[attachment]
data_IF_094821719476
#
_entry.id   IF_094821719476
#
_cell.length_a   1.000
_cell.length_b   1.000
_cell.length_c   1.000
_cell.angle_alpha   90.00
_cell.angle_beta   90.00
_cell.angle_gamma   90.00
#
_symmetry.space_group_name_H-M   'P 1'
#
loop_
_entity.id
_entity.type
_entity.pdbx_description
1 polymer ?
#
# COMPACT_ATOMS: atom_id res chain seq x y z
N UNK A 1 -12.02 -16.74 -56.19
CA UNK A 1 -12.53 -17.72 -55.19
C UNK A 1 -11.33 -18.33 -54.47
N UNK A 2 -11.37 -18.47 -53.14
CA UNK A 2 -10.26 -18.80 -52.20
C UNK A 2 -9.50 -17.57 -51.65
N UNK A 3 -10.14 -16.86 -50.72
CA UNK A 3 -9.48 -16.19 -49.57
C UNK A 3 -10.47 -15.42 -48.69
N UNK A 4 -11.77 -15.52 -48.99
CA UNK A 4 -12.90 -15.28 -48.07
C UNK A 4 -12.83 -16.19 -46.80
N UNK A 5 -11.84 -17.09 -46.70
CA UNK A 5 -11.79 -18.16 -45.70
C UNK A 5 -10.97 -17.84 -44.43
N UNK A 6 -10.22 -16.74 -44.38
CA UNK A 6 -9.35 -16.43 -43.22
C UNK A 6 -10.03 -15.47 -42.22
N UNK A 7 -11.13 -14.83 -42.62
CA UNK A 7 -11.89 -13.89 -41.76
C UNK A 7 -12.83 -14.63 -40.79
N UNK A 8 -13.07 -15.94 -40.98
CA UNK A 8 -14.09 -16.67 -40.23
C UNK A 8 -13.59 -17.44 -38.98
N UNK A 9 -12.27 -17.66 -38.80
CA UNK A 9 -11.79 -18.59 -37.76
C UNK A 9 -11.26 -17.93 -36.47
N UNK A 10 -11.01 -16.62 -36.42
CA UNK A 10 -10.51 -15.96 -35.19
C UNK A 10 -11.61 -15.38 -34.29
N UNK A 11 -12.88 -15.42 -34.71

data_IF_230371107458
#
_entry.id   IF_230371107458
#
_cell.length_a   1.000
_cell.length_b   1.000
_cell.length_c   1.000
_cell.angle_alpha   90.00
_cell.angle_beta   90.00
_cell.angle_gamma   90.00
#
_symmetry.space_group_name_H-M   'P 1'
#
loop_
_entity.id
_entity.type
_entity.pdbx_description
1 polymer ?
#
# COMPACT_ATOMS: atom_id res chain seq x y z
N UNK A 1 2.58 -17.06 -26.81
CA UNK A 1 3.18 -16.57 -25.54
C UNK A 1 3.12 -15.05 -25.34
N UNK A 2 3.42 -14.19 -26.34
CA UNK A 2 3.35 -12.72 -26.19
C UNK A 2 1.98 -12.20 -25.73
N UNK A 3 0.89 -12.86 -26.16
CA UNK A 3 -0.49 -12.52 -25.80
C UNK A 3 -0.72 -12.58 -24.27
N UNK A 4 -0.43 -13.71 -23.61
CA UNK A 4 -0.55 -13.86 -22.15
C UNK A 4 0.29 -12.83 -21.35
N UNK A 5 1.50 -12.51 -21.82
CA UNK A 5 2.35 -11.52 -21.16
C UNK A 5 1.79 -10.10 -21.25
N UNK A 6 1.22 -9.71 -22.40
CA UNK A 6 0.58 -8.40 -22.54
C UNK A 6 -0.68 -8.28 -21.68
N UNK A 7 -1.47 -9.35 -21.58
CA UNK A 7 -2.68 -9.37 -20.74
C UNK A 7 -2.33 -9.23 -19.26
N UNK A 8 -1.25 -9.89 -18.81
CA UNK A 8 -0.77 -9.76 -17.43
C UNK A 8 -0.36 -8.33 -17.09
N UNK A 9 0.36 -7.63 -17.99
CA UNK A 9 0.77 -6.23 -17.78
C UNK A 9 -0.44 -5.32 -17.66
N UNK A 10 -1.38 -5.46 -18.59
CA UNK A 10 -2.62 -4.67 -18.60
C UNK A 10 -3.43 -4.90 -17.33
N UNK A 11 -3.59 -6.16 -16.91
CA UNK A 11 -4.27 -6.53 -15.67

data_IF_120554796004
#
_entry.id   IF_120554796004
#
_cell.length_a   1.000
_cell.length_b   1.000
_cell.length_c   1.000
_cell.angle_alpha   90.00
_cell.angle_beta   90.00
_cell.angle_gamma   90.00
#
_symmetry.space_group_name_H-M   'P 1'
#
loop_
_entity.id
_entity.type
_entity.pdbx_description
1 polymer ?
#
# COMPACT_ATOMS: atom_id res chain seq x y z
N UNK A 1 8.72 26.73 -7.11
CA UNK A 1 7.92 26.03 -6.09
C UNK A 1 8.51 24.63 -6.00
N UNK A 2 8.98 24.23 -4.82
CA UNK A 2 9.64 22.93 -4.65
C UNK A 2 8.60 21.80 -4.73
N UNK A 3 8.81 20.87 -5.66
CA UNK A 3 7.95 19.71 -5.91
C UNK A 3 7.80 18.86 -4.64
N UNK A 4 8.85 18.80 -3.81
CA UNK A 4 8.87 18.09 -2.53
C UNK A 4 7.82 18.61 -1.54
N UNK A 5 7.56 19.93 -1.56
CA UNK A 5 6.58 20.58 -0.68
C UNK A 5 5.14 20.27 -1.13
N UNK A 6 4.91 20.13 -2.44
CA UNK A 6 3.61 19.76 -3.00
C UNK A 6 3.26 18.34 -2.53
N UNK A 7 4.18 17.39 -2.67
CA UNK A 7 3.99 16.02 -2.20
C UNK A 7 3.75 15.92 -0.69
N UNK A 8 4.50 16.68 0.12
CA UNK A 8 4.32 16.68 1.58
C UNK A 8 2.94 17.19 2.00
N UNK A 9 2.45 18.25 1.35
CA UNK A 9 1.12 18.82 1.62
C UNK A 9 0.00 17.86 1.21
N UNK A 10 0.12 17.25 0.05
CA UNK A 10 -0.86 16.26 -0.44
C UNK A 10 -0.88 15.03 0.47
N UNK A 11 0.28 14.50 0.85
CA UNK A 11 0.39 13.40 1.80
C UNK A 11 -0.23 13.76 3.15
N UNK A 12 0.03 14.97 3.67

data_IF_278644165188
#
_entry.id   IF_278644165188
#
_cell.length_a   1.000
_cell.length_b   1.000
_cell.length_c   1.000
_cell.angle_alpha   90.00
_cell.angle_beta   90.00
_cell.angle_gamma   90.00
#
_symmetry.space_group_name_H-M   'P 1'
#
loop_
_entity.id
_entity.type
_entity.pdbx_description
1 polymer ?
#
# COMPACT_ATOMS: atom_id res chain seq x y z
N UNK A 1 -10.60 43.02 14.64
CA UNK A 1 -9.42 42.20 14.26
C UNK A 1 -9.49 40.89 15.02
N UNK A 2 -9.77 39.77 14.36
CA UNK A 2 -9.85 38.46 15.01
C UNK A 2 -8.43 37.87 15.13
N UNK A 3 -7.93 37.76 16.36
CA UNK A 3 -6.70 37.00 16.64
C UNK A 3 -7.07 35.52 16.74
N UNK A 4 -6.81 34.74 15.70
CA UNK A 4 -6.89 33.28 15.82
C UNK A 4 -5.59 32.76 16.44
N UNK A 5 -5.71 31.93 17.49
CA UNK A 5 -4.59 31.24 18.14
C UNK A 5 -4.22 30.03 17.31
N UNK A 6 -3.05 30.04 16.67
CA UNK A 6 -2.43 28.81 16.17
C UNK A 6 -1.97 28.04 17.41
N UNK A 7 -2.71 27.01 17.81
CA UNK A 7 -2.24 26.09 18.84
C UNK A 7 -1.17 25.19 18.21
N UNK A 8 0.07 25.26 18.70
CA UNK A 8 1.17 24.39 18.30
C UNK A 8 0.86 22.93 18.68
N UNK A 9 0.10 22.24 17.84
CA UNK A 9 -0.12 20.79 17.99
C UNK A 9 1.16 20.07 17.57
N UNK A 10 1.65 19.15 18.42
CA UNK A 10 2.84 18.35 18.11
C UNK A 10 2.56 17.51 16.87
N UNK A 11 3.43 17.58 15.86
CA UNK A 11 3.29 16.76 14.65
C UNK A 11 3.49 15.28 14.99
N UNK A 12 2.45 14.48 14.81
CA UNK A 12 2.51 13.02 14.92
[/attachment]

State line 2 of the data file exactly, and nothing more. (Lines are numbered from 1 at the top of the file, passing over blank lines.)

#